Wednesday, February 20, 2013
Directed by Michael J. Gallagher (2012)
Plot: Type "I did it for the lulz" three times while talking to someone on Chatroulette, and a disfigured serial killer will appear, murder that person, then come after you. Supernatural killer? Urban legend? Hallucination of a troubled young coed? Either way, no good can ever come of being on Chatroulette.
Comments: Remember back in the good old days of the 1990s when you just had to say "Candyman" five times in front of a mirror to summon a monster to brutally kill you? Now you need a high-speed internet connection, a webcam and the willingness to use the word "lulz." Kids today, amiright?
Anyway. Smiley's a fairly frustrating movie to sit through. A good plot, decent cast and a great twist ending can't make up for a story that slowly meanders along without anything really interesting happening until the last five minutes. Which is a shame, because with a little more attention paid to the middle of the script, Smilely could have actually been a pretty good film.
That's not to say that there isn't stuff to enjoy here. The design of the killer is excellent. I'm not sure it makes a whole lot of sense--maybe the backstory behind the face is explained, but if so, I missed it--but again, this is a film primarily centered around the phrase "I did it for the lulz," so I guess such details don't really matter. Michael J. Gallagher also does a great job of creating an atmosphere of dread where it seems that something terrible is about to happen in any given moment. (The problem is that nothing terrible ever really does happen, and when it does, it's just a hallucination or dream sequence.)
And that's my biggest problem with the film. As I see it, horror movies are allotted a certain number of fake scares. The heroine hears something...but it just turns out to be a cat. Or you see someone slowly stalking her from behind, his hand outstretched...but it just turns out to be her boyfriend touching her shoulder. That sort of thing. This allotment isn't set in stone. Maybe Film A only gets two, while Film B gets four or five. It all depends on how cheesy or clunky a scene is. Smiley has about a hundred fake scares, each one cheesier and filmed clunkier than the last. Okay, a hundred is an exaggeration. But not by much. It seems like every time Ashley, our plucky young coed heroine, turns around or dozes off, she comes face to face with Smiley, only to quickly wake up just in time to come off like a raving lunatic to whoever she happens to be in proximity to.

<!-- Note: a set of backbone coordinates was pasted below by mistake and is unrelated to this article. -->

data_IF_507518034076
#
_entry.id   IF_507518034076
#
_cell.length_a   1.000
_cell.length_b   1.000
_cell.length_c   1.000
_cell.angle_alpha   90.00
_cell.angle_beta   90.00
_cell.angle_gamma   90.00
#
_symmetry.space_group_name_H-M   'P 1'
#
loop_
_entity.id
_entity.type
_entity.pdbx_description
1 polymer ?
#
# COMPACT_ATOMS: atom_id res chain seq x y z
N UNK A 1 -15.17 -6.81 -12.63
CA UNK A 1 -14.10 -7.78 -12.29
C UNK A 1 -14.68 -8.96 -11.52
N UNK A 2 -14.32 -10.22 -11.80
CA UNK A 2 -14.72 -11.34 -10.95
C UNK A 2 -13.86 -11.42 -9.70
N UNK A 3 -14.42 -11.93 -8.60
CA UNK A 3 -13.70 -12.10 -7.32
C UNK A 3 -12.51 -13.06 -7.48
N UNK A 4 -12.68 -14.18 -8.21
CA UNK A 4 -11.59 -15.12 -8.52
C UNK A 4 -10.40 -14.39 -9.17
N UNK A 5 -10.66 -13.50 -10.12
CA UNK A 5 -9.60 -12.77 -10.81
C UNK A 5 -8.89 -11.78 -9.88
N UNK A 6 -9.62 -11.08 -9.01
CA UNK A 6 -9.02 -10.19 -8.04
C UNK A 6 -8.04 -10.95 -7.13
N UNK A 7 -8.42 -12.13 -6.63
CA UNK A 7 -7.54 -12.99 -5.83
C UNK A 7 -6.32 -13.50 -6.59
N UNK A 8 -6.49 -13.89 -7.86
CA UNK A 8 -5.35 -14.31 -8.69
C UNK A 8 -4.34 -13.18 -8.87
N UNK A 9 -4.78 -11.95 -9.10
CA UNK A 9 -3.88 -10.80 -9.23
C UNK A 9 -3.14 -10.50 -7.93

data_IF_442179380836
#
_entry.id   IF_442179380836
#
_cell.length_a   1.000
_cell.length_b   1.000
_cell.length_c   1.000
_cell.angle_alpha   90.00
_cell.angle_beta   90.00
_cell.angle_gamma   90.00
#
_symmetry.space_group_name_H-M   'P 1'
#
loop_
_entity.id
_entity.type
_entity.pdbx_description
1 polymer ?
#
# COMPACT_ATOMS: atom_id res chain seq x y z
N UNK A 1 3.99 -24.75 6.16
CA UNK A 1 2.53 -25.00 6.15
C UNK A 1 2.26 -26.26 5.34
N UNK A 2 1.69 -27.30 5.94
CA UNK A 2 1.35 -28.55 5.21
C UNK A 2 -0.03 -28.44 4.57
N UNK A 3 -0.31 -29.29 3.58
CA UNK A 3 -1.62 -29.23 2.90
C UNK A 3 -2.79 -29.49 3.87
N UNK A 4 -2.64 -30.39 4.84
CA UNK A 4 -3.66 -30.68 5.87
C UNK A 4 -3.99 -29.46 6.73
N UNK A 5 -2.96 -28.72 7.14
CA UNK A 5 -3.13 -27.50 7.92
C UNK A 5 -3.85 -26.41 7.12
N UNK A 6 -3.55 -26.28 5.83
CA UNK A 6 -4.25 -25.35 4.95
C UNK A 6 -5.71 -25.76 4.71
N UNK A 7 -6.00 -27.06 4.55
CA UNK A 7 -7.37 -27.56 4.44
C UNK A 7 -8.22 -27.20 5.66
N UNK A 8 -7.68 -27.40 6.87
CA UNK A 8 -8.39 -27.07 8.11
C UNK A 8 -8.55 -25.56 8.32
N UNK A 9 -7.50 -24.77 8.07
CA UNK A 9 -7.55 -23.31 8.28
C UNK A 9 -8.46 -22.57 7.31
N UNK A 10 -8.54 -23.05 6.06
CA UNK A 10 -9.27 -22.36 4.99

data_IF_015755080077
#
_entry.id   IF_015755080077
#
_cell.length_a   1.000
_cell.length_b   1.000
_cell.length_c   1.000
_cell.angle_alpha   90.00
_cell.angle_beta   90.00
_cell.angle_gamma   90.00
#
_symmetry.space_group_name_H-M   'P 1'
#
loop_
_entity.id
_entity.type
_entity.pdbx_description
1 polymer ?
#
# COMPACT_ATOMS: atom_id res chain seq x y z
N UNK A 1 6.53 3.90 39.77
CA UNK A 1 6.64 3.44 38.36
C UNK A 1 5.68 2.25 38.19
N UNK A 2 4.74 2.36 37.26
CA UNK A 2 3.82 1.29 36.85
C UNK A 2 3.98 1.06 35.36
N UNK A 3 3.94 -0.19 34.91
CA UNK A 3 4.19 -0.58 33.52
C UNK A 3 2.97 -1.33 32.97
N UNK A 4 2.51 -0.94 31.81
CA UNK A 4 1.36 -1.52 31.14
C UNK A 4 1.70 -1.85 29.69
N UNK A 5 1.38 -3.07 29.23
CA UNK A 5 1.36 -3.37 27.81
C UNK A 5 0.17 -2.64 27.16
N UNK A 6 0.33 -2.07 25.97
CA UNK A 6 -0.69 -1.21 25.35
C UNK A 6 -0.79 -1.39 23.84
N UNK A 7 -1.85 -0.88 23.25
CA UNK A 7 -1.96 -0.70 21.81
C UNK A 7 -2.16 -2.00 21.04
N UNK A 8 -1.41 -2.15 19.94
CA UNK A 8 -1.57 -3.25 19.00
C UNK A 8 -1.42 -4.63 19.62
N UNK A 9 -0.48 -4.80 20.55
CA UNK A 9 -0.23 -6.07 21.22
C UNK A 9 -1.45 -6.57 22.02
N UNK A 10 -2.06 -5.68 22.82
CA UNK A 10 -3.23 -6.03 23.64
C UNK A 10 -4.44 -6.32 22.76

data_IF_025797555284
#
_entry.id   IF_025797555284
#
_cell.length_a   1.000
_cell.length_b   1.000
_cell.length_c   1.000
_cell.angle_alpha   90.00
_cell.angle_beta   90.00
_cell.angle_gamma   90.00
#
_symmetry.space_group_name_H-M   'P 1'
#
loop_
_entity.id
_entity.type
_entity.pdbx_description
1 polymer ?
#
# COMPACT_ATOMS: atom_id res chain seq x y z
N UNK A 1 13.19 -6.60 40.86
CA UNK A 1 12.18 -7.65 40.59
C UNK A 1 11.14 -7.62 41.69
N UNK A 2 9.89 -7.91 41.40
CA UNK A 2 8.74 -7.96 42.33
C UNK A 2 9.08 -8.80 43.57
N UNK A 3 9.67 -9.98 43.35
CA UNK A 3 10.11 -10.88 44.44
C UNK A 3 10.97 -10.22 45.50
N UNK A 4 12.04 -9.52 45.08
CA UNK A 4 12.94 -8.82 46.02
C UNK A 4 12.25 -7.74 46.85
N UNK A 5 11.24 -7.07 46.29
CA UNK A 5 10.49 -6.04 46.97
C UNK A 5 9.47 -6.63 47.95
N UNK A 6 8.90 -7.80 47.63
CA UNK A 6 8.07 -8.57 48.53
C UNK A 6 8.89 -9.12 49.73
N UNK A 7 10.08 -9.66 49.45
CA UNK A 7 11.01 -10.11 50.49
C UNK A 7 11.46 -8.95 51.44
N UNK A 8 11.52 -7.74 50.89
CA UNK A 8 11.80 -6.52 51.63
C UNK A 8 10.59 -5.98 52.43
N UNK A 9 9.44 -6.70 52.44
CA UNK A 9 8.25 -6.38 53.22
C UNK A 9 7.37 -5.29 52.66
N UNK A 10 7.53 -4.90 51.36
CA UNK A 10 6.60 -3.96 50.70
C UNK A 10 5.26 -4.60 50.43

I won't give away the ending, but I really enjoyed it. In fact, it almost redeems the film all on its own. In retrospect, though, I'm thinking that the movie might have been better served if the big revelation had come earlier in the film, and the rest of it had progressed with the audience now in the know. If nothing else, it's a concept that I wouldn't mind seeing explored in Smiley 2, should it ever happen.
Sunday, February 17, 2013
Directed by Douglas Schulze (2013)
Plot: Several strangers awaken in a familiar-looking setting, and realize that they're starring in a real-life snuff film remake of Night of the Living Dead.
Comments: I will give Mimesis this much: It has a fucking great concept. Seriously, who would ever think to make a movie that's essentially a love letter to another movie? Sure, we've had films like Scream and Behind the Mask that were clearly affectionate towards the horror genre as a whole, but this is the first time I can remember something like this.
As for the actual execution...well, it kinda works and it kinds doesn't.
One thing I appreciated was that Mimesis doesn't try to be Scream. It's a homage, but not a self-aware one. Most of the characters are fans of the horror genre (although, only one or two seemed to have actually seen Night of the Living Dead, which is a bit odd), but the film doesn't hit us over the head with commentary about horror movie rules, genre conventions, and so on. With the resurgence in zombie movies over the past decade, I wouldn't necessarily mind a self-aware, Scream-esque zombie film that compares old school Romero films to the contemporary stuff, but that's not what Mimesis was going for, which is fine.
The main problem with the film is that there are long portions where it's just plain dull. This is where a tad more self-awareness might have been a good thing. After all, from an audience point of view, it's not terribly entertaining to plunge the characters into a Romero simulation if most of them don't seem to be familiar with what's going on. At that point, we're basically just watching yet another Night of the Living Dead remake. This wouldn't have bugged me so much, except that several of them are supposed to be hardcore horror fans. What kind of horror film buff doesn't go, "Oh, duh...we're in Night of the Living Dead" after, like, five minutes?